Yes, it’d be nice if he was. However, the discussion ends there. It would have been nice and impactful. But Michael Jordan did not owe anyone that. There are arguments, sure, to be made about whether his moral compass should have guided Michael—a man that was easily one of the top five most famous people on Earth during his heyday—to use his platform to make the lives of people less fortunate (his people) better. Like Spiderman’s Uncle Ben said, “With great power comes great responsibility.” True.

But understanding that being Spiderman means that you’ll likely get your ass kicked on a nightly basis, would you fault Peter Parker if he just said, “Fuck this shit” and quit the hero game? It’s both silly and easy to be an armchair general and say what you’d do if given the same opportunities as Michael Jordan or any marquee figure. Would you have had the balls to raise the Black Power fist at the podium like Tommie Smith and John Carlos at the 1968 Olympics in Mexico? Would you have refused to enlist in the army like Muhammad Ali did for the Vietnam War and lose years from your career to serve time in jail? Would you risk movie roles or mega advertising dollars to stand up with the #BlackLivesMatter movement? Maybe? Definitely? Hopefully. But I wouldn’t fault someone who answered “No.” That takes a unique type of courage. Even current NBA star Carmelo Anthony said “it’s about time” Michael spoke out.

 

Also, it’s terrible to diminish the philanthropic efforts of a man of means, because it doesn’t benefit the specific issue or cause you want them to support. What’s wrong with Jordan donating millions to the Boys & Girls Clubs of America, like he has? What about him being the majority owner of the NBA’s Charlotte Bobcats and the organization always having a Black president under his watch (currently Fred Whitfield)? And his Michael Jordan Celebrity Invitational golf tournament has raised millions for several charities. What about that? Still, social media timelines and sports pundits alike became cynics when Jordan broke his “silence.” Some said he’s too late. Others clowned and wondered if it was more of a business move than a show of humanity.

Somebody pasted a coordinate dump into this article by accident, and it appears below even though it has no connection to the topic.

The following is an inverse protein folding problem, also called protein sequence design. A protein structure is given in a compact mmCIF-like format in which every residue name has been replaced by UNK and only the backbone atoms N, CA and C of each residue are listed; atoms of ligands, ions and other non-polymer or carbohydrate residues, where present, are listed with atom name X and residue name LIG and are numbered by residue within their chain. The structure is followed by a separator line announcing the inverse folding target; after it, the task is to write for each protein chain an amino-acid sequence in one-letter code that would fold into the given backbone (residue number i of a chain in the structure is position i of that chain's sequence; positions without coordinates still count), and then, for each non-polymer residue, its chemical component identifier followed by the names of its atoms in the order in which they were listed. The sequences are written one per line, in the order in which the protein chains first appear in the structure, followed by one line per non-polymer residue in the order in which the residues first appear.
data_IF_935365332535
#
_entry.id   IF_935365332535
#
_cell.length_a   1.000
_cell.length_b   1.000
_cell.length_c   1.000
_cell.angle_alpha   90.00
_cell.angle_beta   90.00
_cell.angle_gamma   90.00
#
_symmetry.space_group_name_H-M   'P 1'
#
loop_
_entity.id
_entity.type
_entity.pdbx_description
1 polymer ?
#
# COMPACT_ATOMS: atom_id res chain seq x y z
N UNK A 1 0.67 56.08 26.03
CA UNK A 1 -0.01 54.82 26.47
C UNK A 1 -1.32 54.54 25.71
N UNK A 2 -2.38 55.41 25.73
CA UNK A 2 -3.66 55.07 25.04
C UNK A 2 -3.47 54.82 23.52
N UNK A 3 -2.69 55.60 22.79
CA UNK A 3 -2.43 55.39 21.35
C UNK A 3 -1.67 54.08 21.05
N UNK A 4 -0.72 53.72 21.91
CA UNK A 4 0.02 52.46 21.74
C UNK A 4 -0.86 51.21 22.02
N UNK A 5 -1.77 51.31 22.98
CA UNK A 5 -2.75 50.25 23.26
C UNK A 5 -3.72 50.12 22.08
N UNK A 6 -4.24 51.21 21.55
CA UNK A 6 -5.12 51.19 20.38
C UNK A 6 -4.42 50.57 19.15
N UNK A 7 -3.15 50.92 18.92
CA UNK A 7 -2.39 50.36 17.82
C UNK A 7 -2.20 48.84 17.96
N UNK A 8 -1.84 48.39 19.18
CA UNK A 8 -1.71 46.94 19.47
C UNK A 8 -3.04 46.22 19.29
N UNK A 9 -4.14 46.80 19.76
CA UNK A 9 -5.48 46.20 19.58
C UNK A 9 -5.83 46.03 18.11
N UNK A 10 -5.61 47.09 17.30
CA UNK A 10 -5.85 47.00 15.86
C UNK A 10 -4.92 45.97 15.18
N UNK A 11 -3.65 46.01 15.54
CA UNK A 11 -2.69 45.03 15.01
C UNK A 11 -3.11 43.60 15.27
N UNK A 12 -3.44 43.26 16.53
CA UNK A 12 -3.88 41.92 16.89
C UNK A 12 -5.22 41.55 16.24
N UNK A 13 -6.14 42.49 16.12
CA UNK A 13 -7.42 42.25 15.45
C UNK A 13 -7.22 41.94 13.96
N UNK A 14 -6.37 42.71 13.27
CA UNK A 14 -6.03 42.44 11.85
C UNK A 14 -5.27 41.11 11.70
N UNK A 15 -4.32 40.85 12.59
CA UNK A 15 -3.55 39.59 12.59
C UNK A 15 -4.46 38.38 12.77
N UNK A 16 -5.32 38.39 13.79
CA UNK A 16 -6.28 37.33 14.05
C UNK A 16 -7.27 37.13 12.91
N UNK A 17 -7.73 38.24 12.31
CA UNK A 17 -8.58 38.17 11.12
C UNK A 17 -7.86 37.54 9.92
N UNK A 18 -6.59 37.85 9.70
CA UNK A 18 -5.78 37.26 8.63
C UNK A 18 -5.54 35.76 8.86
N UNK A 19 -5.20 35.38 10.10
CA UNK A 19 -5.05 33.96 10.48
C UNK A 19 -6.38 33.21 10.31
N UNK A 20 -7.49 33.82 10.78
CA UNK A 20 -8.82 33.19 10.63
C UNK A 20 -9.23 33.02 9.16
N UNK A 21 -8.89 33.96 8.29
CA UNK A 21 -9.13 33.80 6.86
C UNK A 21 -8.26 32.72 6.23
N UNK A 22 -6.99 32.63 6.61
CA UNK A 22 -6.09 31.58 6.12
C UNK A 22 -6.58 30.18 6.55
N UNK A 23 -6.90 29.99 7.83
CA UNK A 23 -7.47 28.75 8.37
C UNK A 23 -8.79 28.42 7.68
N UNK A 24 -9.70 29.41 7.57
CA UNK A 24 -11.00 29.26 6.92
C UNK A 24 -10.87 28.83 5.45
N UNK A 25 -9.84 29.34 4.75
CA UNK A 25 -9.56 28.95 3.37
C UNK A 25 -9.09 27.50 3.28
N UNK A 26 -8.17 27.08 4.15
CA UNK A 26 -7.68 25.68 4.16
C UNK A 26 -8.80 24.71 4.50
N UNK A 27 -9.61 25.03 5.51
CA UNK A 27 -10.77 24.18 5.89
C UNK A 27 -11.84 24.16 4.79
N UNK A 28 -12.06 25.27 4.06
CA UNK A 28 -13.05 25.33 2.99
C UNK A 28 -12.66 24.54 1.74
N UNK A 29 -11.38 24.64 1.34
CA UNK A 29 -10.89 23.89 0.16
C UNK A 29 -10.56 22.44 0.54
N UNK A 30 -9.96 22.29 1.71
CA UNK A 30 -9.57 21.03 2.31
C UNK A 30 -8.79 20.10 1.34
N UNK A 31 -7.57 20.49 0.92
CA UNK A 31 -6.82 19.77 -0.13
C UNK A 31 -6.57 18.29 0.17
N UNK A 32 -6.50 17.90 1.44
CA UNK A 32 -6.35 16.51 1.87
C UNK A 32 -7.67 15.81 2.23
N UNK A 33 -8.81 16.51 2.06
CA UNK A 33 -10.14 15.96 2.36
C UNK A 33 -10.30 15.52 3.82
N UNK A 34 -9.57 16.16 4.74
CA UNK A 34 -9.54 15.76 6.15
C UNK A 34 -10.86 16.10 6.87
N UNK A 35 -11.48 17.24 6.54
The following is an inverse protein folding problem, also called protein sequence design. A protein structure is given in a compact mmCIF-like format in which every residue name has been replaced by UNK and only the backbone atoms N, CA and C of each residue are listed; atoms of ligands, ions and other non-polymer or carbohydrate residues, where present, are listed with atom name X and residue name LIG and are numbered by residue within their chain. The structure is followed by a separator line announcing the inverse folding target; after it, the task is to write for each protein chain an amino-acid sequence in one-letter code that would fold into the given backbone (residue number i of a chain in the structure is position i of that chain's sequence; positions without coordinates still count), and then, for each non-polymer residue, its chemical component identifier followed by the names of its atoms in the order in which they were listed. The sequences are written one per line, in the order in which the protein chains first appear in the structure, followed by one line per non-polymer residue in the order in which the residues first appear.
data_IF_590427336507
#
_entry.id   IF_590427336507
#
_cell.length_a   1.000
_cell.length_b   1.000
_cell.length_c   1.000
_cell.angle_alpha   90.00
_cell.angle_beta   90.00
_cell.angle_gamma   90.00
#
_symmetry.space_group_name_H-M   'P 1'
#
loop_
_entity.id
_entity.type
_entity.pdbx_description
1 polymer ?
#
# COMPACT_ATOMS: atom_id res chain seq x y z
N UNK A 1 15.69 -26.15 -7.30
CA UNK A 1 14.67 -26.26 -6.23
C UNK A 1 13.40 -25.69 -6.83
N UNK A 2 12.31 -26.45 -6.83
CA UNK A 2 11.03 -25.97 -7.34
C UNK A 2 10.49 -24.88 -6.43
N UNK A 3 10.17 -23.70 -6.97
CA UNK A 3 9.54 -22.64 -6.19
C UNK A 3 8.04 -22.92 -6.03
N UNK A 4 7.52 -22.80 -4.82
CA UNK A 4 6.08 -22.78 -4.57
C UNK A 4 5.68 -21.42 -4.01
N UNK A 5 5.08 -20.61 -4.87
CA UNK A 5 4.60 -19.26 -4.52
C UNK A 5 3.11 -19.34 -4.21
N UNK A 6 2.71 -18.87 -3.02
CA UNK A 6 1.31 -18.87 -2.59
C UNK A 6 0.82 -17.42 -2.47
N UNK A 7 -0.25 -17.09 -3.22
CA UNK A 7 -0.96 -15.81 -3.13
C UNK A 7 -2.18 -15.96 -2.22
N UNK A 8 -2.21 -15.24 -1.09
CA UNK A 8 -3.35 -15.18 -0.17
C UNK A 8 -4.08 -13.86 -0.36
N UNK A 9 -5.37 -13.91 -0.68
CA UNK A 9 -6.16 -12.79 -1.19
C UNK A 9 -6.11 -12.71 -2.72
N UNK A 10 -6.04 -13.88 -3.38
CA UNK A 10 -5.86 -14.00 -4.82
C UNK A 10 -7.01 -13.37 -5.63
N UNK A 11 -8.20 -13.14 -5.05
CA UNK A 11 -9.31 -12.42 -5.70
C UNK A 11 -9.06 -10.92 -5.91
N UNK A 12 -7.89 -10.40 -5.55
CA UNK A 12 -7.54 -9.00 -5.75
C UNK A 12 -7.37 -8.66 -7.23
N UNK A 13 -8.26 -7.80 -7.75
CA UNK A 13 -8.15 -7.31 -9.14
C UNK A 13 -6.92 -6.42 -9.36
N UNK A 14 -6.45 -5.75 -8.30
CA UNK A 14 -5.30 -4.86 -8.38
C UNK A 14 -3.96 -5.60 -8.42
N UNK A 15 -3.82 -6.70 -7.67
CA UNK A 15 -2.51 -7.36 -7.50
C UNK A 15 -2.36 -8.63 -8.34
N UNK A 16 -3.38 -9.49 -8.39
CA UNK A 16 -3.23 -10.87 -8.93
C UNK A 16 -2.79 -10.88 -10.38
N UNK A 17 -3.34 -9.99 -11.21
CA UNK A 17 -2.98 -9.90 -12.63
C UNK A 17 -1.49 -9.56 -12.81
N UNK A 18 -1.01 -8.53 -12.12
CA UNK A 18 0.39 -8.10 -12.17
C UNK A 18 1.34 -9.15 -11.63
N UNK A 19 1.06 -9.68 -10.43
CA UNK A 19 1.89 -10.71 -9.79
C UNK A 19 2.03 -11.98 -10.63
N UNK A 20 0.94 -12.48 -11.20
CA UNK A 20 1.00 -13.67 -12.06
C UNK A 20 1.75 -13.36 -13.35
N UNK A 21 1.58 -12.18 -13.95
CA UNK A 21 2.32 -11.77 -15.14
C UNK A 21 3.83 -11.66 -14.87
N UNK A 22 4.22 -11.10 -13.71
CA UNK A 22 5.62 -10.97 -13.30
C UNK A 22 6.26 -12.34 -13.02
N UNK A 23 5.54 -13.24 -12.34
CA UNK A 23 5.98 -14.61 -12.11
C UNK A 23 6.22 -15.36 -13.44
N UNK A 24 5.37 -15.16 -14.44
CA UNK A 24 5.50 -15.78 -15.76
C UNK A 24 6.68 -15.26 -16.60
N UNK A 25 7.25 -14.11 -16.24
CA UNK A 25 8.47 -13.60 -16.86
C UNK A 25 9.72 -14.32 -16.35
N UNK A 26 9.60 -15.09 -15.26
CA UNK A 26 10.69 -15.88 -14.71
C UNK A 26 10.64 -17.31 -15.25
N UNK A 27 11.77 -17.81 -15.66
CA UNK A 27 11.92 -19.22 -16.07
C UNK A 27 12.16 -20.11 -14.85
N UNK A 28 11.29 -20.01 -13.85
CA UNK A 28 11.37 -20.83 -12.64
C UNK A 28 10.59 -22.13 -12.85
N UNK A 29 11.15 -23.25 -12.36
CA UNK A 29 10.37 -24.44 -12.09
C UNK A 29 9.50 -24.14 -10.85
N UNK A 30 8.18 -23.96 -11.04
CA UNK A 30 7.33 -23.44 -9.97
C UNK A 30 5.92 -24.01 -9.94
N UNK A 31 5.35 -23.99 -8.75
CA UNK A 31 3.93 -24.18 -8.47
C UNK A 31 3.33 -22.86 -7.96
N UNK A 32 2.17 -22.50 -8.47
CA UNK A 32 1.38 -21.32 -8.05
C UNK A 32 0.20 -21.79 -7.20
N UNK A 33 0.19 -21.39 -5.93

I’ll admit that I laughed at that one. But my point remains: Michael Jordan doesn’t owe us shit. He’s not a member of a government office or some pseudo freedom fighter. Those people are out there. Count on them in these moments of brutal racial injustice.

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When Michael Jordan was a player and we watched in hopes of being awed, he owed you savage dunks and artful fade-away jumpers. Lock-down defense. If your pockets are deep enough, he still owes you sneakers that are so gorgeous and heralded that they make you feel you’re as fly as His Airness himself was then.

Alton Sterling & The Talk

But to be an outspoken leader and political advocate for African Americans whose impact was as great as it was when he hooped on the court? No. He didn’t. Never did. He still doesn’t. So instead of criticizing him for responsibilities he never accepted, let’s just appreciate that he’s here now. He did something extra good.

Great & Gone, Muhammad Ali

Muhammad Ali was more Hip-Hip than your favorite rapper. He took some losses. But when you’ve done as much as he’s done socially as a revolutionary, physically as the most graceful hit-man ever in the boxing ring, and inspired so many, you will forever be undefeated. All hail to the Greatest Of All Time.

In that interview above, Ali said after boxing he’d spend his remaining time on Earth preparing himself to meet God. “If there’s a heaven, I want to see it,” Ali said. I’m sure he’s been welcomed with open arms by the supreme being.